• Headroom:  A term related to dynamic range expressed in decibels (dB), as the difference between the typical operating level, and the maximum operating level in an audio system. The maximum output level of a Digital Audible Workstation (DAW) is 0dB, though many DAWs have additional headroom built into the master fader which allows sound to be output between +3dBFS and +6dBFS. At Audible Studios, audiobook recordings are limited to a maximum peak of -3dB in order to leave headroom and avoid clipping (distortion caused by audio peaks exceeding 0dB). This limit allows for 3dB of headroom, leaving room for any surprise peaks that may occur when converting or exporting audiobooks to audible.com.
  • Limiter:  A type of compressor with a fast attack and release, and a fixed ratio of 20:1 or greater. The dynamic action effectively prevents the audio signal from rising above the output ceiling setting. See “Brickwall limiting” also.
  • Normalize:  The process of increasing all digital samples linearly, by the same amount, in order for the largest original sample to reach a given level, based on a peak or RMs value.

Which audiobook production terms do you think should be included in our glossary?

Social Media Tips For Voice Actors

We recently attended a webinar broadcast by the APA, hosted by Tavia Gilbert and featuring a panel of veteran narrators and publishers discussing social media for narrators. Today, we’ve selected our favorite tips that will help audiobook narrators navigate an online landscape that can at times seem overwhelming.

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  1. It’s better to do a few platforms, and do them well, than try and be everywhere. There are many social media networks out there, from Facebook and Twitter to Google+, Pinterest and others. People can sometimes feel the need to be everywhere, but it’s easy to bite off more than you can chew. You don’t have to be on any social media sites. Only branch out to social platforms you’re comfortable on.
  2. Build your brand. As an audiobook narrator/producer your brand should be your efficiency and skill, colored by your personality. For more established narrators, your brand is also your body of work. Everything you do online should be tie back to the image you’re trying to project to potential employers.
  3. A good website will help the less established get more work.  Make sure your site is professional looking, uncluttered and easy to navigate. Feature a raw, uncut video of yourself narrating on your site. This will show potential clients that you’re fluent and work quickly.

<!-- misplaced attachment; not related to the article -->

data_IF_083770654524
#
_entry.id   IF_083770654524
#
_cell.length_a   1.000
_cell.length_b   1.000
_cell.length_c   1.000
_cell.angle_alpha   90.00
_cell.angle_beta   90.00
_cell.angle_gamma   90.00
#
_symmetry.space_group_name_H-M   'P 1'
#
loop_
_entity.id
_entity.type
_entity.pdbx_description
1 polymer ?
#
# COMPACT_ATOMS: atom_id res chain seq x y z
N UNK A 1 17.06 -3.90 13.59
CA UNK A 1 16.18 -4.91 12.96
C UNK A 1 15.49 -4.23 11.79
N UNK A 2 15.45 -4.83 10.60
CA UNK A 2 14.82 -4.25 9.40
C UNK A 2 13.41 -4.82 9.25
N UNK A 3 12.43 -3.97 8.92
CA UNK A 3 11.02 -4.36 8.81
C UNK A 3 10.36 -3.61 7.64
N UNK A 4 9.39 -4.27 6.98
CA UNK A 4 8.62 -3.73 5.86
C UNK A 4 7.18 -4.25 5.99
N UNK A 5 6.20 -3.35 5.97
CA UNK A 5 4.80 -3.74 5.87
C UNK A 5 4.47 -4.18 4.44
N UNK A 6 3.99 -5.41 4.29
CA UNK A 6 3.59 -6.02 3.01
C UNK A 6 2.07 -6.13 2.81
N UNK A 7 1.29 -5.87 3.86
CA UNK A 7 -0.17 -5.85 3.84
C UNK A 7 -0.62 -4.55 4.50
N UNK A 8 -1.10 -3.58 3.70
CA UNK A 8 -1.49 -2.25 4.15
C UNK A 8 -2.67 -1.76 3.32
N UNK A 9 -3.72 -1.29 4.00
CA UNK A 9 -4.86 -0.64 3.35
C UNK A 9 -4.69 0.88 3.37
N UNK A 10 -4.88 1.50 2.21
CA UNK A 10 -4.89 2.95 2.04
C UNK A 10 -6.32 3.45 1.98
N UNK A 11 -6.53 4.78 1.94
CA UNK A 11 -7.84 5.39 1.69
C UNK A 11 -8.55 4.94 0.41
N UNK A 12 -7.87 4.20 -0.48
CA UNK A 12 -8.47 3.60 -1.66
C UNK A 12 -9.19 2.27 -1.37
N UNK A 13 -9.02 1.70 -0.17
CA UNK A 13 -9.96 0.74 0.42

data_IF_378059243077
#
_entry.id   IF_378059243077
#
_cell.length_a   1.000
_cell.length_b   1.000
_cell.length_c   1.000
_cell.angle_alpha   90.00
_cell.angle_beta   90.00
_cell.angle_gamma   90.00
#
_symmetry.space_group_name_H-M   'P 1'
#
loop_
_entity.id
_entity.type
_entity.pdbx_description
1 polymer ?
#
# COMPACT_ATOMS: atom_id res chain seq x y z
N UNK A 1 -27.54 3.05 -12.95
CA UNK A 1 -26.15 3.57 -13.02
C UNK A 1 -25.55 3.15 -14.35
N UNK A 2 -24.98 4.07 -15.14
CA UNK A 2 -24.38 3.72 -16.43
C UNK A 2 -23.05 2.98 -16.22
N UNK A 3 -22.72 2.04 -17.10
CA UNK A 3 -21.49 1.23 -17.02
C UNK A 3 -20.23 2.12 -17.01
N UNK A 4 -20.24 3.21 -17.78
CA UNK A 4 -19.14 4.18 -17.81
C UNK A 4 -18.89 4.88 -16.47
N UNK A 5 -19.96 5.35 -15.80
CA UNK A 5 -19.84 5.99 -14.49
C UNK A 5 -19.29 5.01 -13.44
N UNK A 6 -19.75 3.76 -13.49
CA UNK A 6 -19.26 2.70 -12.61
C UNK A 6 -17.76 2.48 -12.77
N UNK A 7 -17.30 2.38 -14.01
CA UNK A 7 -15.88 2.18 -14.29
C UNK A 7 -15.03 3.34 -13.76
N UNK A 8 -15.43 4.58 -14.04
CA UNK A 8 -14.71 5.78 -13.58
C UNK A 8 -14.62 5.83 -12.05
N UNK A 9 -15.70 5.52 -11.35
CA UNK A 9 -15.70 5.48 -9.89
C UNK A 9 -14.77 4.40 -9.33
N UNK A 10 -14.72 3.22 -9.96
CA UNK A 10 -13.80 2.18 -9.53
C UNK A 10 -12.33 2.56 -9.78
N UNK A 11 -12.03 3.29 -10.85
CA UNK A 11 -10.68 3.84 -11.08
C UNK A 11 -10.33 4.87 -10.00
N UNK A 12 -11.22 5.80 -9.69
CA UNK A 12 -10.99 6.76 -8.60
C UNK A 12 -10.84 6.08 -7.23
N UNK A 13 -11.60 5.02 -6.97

4. Promote your client’s work. This is especially true for royalty share projects, where you have a vested interest in the sales of your titles. But even if you’ve been paid on a per-finished-hour basis, you can add to your value in the eyes of those doing the casting if you’re willing and able to help spread the word about their productions.
  5. Keep track of metrics, but don’t be a slave to the numbers. Track things like how many times your posts are shared or retweeted, and how many followers you’re gaining (Hootsuite and TweetDeck are two good services for tracking metrics). Make note of what types of content do well with your network and look to recreate those successes. But don’t get discouraged if you’re not adding followers as quickly as you’d like, or if your posts don’t immediately “go viral.”
  6. Be positive! Never post anything that could be interpreted as negative about your work or clients. It’s ok to vent about a long day in the studio or the neighbor’s lawnmower, but don’t complain about the book you’re producing being boring, or poorly written, or your employer being late with payment. The things you say online live forever, and are only a quick Google search away. Employers won’t want the hassle of dealing with a “loose cannon” on social media.

With these six pointers, you should be able to confidentially establish yourself on social media. Remember: keep it professional, keep it positive, and look at social media as a tool you use, not a slave driver you have to put all your energy into.

What have you done to find success on social media?